CDN breakthrough: Creating patient-specific nerve cells from blood

This is a potentially momentous success, but look a bit beyond the science itself. Instead of rushing out to publish, the researchers first "couldn't believe that their method had worked" and that only after "repeating the procedure several times over several months" were they convinced that they had actually done everything correct.

That is exactly the way that science needs to be done. First of all doubt your result, and check every aspect that you can think of before going public. The bigger the result, the more important the internal check. After all, if you don't find the mistake, someone else will.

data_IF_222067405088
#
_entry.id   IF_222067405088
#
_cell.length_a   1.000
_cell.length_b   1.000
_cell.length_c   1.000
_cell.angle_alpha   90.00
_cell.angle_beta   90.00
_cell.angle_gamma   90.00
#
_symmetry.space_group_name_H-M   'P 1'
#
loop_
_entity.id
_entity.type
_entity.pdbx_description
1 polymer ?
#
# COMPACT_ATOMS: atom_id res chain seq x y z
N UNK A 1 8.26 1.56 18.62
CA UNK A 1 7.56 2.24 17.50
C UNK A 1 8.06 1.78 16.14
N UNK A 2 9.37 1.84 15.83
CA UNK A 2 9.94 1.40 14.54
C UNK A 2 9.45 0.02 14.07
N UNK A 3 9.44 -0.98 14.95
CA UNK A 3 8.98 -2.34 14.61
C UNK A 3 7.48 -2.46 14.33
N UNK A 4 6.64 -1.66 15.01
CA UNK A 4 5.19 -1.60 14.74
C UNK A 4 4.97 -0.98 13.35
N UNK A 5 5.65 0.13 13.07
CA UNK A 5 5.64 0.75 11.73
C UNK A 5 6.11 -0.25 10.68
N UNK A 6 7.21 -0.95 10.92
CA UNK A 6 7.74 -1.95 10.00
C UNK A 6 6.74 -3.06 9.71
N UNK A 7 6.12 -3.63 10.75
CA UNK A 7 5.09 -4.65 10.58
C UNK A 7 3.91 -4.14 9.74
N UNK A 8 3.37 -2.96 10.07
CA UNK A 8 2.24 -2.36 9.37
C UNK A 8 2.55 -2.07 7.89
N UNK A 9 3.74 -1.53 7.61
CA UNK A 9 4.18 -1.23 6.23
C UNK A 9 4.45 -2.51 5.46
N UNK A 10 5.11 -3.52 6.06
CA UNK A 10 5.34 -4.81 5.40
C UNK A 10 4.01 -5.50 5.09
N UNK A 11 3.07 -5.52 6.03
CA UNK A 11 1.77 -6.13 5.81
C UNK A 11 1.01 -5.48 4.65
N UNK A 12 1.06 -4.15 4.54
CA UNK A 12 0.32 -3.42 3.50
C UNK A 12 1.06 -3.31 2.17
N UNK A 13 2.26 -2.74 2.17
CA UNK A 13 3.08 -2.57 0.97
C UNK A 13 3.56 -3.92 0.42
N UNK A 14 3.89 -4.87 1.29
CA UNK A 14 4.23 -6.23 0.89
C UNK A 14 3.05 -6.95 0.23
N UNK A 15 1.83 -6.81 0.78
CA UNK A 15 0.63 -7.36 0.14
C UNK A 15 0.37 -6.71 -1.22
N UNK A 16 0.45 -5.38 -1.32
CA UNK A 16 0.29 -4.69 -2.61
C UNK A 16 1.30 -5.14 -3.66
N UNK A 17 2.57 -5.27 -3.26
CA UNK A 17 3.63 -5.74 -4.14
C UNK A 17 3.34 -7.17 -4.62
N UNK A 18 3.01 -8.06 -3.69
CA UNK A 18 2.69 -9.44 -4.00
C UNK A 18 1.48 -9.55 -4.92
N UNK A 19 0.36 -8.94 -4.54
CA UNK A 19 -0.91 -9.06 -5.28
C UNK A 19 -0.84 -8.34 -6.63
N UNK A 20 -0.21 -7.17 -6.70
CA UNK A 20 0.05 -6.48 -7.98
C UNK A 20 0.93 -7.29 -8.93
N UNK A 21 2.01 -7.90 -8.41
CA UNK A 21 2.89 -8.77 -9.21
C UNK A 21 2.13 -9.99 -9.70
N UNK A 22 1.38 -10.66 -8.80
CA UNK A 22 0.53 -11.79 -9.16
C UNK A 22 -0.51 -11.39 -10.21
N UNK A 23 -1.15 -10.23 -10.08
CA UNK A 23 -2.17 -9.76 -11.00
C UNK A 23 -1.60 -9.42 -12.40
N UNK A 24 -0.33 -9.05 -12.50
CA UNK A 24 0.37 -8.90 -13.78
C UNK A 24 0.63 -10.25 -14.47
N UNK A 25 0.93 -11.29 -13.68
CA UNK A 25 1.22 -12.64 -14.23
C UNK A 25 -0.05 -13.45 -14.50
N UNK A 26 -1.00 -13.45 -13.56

So, kudos to these folks on their success, and kudos for checking your result multiple times before going public. 

Stem cell researchers from McMaster University in Hamilton, Ont. say they have learned how to convert cells from blood into both central nervous system neural cells — which are the neurons in the brain and spinal cord — as well as cells from the peripheral nervous system, which are the nerves in the rest of the body that are responsible for sensing pain, heat and itches.